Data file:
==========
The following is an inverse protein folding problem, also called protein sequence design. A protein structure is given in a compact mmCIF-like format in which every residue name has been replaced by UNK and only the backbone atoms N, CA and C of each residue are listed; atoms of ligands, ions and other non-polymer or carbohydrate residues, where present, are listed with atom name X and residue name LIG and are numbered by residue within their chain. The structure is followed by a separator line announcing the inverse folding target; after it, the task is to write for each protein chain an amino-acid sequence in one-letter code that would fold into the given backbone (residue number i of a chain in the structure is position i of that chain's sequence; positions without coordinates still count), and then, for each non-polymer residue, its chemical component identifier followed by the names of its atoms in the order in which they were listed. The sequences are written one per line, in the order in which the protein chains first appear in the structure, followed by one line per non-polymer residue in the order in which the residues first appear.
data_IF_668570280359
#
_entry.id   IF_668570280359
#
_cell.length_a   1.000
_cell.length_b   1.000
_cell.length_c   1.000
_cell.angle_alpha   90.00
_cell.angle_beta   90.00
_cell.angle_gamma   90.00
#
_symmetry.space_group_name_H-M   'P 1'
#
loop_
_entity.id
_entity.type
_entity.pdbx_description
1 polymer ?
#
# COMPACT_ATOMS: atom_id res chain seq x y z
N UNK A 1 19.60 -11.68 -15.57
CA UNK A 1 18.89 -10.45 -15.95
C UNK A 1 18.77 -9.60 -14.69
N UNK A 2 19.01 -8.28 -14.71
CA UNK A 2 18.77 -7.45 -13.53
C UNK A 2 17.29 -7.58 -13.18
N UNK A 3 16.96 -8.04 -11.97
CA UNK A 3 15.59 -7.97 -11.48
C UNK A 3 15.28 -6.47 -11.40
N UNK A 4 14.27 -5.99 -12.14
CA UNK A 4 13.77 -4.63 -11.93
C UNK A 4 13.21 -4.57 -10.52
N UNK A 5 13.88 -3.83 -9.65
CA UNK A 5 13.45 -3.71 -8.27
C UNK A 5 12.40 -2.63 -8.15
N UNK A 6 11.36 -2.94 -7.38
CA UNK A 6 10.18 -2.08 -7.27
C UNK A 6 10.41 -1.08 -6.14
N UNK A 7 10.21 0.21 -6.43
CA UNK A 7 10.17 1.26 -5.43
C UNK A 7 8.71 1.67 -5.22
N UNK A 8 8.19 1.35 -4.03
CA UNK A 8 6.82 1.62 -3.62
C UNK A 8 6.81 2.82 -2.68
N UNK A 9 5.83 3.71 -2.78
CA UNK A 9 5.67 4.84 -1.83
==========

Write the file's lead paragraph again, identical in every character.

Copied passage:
The following is an inverse protein folding problem, also called protein sequence design. A protein structure is given in a compact mmCIF-like format in which every residue name has been replaced by UNK and only the backbone atoms N, CA and C of each residue are listed; atoms of ligands, ions and other non-polymer or carbohydrate residues, where present, are listed with atom name X and residue name LIG and are numbered by residue within their chain. The structure is followed by a separator line announcing the inverse folding target; after it, the task is to write for each protein chain an amino-acid sequence in one-letter code that would fold into the given backbone (residue number i of a chain in the structure is position i of that chain's sequence; positions without coordinates still count), and then, for each non-polymer residue, its chemical component identifier followed by the names of its atoms in the order in which they were listed. The sequences are written one per line, in the order in which the protein chains first appear in the structure, followed by one line per non-polymer residue in the order in which the residues first appear.